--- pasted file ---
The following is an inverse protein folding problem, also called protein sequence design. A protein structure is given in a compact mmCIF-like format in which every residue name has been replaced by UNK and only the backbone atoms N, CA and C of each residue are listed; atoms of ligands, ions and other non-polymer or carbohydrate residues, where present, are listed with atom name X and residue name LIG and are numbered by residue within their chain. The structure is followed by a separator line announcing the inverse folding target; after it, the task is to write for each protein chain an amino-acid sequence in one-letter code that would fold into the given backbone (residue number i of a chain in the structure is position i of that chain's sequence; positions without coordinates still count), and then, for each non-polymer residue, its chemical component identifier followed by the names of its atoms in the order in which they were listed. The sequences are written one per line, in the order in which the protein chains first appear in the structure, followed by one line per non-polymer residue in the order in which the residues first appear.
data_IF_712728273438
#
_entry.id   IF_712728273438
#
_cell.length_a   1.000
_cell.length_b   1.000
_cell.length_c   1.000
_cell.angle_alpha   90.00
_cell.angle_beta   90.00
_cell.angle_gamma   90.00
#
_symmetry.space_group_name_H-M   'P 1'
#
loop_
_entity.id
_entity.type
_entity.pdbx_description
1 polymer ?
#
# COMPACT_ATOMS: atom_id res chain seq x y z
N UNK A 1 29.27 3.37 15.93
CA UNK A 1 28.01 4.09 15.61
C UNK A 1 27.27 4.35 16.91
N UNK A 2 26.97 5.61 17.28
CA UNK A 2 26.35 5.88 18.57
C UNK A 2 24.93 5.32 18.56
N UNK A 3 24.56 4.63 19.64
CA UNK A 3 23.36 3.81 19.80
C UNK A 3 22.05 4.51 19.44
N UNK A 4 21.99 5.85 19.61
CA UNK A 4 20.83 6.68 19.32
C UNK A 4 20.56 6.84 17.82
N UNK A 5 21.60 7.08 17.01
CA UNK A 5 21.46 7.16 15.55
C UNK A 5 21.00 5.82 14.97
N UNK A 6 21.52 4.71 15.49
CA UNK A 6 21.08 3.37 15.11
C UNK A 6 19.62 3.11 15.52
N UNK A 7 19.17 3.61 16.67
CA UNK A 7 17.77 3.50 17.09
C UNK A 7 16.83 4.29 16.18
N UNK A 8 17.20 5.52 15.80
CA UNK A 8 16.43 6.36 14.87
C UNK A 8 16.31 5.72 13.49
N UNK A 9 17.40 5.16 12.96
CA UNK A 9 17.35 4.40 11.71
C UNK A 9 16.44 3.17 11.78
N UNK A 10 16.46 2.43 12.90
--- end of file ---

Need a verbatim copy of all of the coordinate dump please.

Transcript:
The following is an inverse protein folding problem, also called protein sequence design. A protein structure is given in a compact mmCIF-like format in which every residue name has been replaced by UNK and only the backbone atoms N, CA and C of each residue are listed; atoms of ligands, ions and other non-polymer or carbohydrate residues, where present, are listed with atom name X and residue name LIG and are numbered by residue within their chain. The structure is followed by a separator line announcing the inverse folding target; after it, the task is to write for each protein chain an amino-acid sequence in one-letter code that would fold into the given backbone (residue number i of a chain in the structure is position i of that chain's sequence; positions without coordinates still count), and then, for each non-polymer residue, its chemical component identifier followed by the names of its atoms in the order in which they were listed. The sequences are written one per line, in the order in which the protein chains first appear in the structure, followed by one line per non-polymer residue in the order in which the residues first appear.
data_IF_712728273438
#
_entry.id   IF_712728273438
#
_cell.length_a   1.000
_cell.length_b   1.000
_cell.length_c   1.000
_cell.angle_alpha   90.00
_cell.angle_beta   90.00
_cell.angle_gamma   90.00
#
_symmetry.space_group_name_H-M   'P 1'
#
loop_
_entity.id
_entity.type
_entity.pdbx_description
1 polymer ?
#
# COMPACT_ATOMS: atom_id res chain seq x y z
N UNK A 1 29.27 3.37 15.93
CA UNK A 1 28.01 4.09 15.61
C UNK A 1 27.27 4.35 16.91
N UNK A 2 26.97 5.61 17.28
CA UNK A 2 26.35 5.88 18.57
C UNK A 2 24.93 5.32 18.56
N UNK A 3 24.56 4.63 19.64
CA UNK A 3 23.36 3.81 19.80
C UNK A 3 22.05 4.51 19.44
N UNK A 4 21.99 5.85 19.61
CA UNK A 4 20.83 6.68 19.32
C UNK A 4 20.56 6.84 17.82
N UNK A 5 21.60 7.08 17.01
CA UNK A 5 21.46 7.16 15.55
C UNK A 5 21.00 5.82 14.97
N UNK A 6 21.52 4.71 15.49
CA UNK A 6 21.08 3.37 15.11
C UNK A 6 19.62 3.11 15.52
N UNK A 7 19.17 3.61 16.67
CA UNK A 7 17.77 3.50 17.09
C UNK A 7 16.83 4.29 16.18
N UNK A 8 17.20 5.52 15.80
CA UNK A 8 16.43 6.36 14.87
C UNK A 8 16.31 5.72 13.49
N UNK A 9 17.40 5.16 12.96
CA UNK A 9 17.35 4.40 11.71
C UNK A 9 16.44 3.17 11.78
N UNK A 10 16.46 2.43 12.90